What Is the Digestive System?
The digestive system breaks down the foods we eat into energy our bodies can use.
The organs that make up the digestive tract include:
- Salivary glands
- Small intestine
- Large Intestine
Bacteria in the gastrointestinal tract (also called gut flora or microbiome) also help with digestion, along with parts of the nervous and circulatory systems.
What Are the Four Main Functions of the Digestive System?
The main functions of the digestive system include:
- Food moves through the digestive tract due to a process called peristalsis, which is the movement of muscles in the GI tract that move the food through the digestive system
- This involves the breakdown and mixing of ingested nutrients all the way through the elimination of undigested waste from the body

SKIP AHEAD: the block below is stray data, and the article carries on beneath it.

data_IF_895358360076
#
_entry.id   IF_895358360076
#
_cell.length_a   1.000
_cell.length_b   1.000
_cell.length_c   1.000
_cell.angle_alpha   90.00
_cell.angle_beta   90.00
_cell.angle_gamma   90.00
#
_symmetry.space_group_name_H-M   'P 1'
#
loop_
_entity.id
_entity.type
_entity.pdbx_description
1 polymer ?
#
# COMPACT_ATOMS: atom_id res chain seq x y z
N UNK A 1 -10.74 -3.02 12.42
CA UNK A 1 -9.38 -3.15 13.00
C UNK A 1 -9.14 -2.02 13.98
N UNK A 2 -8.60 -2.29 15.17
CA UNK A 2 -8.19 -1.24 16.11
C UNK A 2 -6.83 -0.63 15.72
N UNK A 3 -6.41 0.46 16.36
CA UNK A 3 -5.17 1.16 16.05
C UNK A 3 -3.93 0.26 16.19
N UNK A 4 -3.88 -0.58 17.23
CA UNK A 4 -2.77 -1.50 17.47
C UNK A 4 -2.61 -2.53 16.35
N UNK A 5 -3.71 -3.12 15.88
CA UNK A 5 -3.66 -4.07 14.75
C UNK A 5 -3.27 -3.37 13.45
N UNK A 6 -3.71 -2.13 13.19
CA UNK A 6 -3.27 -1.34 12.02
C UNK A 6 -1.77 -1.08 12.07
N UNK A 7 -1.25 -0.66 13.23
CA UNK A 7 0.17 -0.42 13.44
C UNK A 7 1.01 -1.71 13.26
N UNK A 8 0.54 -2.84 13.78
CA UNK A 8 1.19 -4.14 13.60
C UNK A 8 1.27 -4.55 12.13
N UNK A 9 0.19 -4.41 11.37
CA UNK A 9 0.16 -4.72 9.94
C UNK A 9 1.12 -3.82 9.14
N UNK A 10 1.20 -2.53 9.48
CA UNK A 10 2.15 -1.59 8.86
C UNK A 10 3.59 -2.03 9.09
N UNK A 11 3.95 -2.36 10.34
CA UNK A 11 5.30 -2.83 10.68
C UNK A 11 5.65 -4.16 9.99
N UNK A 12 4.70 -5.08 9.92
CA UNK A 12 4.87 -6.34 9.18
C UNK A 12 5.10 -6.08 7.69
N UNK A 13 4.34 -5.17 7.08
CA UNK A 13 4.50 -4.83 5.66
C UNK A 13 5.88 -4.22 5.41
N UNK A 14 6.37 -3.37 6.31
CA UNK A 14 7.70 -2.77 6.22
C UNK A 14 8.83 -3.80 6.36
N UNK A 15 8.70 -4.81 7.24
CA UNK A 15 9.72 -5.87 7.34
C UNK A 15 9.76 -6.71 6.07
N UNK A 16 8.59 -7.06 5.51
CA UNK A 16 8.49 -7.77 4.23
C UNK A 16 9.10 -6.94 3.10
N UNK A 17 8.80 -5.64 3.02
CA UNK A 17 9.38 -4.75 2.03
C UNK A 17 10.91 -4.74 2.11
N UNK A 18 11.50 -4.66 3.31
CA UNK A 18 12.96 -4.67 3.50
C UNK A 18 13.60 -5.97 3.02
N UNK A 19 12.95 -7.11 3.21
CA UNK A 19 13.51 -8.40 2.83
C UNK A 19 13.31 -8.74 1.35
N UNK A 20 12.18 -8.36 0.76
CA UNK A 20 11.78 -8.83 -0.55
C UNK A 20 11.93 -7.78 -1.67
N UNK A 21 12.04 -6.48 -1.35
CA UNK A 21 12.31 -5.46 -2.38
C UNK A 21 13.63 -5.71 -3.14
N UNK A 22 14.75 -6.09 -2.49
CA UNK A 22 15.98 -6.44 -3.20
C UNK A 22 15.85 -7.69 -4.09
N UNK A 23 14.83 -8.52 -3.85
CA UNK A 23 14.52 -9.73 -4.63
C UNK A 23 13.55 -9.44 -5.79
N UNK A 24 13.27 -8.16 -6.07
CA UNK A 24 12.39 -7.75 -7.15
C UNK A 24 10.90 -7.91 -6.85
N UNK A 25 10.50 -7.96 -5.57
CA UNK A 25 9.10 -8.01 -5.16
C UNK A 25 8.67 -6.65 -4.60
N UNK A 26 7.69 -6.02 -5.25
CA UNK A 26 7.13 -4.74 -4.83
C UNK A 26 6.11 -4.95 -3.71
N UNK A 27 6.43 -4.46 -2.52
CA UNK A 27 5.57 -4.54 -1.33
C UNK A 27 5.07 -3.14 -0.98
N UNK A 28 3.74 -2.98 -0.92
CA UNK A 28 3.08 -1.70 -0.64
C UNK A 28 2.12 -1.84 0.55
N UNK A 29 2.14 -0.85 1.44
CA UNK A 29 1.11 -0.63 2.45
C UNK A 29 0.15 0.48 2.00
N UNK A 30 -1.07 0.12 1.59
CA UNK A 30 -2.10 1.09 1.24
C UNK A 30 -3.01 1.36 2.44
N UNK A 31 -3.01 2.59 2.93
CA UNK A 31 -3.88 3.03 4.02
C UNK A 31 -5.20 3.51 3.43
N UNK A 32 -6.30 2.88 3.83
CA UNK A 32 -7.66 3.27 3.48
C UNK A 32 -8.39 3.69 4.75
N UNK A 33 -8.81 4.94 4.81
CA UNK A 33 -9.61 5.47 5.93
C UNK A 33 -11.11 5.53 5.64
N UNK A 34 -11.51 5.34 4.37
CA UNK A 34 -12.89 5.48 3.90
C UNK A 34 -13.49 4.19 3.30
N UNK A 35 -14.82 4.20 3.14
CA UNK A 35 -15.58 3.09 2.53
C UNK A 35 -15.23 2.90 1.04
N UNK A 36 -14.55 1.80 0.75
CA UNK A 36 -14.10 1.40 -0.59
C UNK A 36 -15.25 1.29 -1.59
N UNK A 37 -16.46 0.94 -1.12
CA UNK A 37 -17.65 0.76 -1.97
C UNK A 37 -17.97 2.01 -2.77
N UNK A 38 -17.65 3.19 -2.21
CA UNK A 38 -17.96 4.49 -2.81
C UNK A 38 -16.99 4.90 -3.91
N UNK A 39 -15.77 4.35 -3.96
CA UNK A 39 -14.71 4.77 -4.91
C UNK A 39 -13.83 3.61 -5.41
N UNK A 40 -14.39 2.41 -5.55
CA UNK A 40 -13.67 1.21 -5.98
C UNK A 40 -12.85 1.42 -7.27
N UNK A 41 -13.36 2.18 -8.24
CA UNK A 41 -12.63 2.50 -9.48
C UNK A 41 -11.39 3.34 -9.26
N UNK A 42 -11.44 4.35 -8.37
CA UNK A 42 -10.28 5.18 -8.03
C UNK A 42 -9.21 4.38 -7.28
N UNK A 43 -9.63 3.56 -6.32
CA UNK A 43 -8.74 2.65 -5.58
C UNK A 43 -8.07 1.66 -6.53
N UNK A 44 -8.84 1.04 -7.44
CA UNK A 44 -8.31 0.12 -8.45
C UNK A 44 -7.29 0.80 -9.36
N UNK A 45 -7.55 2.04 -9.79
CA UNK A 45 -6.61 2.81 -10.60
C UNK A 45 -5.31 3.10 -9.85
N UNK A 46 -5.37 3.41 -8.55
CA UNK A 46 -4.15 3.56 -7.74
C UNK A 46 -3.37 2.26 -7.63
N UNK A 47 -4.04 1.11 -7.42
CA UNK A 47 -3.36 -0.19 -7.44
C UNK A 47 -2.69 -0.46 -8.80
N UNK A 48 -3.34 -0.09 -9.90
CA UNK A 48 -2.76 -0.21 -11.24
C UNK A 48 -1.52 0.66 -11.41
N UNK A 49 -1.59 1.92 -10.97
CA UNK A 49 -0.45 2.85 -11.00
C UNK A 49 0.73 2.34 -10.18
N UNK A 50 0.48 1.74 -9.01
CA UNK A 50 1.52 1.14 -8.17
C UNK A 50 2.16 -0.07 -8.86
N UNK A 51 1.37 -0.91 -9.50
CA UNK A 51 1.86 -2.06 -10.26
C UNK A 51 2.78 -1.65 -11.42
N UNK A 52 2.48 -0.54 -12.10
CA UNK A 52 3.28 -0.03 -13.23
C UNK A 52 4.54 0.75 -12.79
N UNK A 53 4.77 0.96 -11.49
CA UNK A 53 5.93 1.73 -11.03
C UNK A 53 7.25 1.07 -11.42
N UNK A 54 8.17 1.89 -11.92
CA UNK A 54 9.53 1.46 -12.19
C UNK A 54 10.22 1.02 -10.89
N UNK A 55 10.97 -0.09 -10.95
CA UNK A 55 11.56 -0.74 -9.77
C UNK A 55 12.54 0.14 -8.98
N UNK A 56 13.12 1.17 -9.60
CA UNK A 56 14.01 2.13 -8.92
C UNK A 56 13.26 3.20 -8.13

- This is the release of enzymes, hormones, and other substances that help the body digest the food that is eaten
- Hormones tell the body when to produce digestive juices and signal the brain when you are hungry or full
- Ingested nutrients including proteins, fats, carbohydrates, vitamins, minerals, and water are reduced into molecules small enough to pass through the lining of the gut and so they can enter the bloodstream
- The digestive system breaks down foods we consume so the body can use them for energy, growth, and cell repair
- Proteins break down to amino acids
- Fats break down to fatty acids and glycerol
- Carbohydrates break down to simple sugars
- The digested nutrients pass from the gut into the blood so the circulatory system or lymph system can pass them on to the rest of the body to use or store
- The lymph system absorbs fatty acids and vitamins
- The blood carries simple sugars, amino acids, glycerol, and some vitamins and salts to the liver
- The liver stores, processes, and delivers these nutrients to the body when needed
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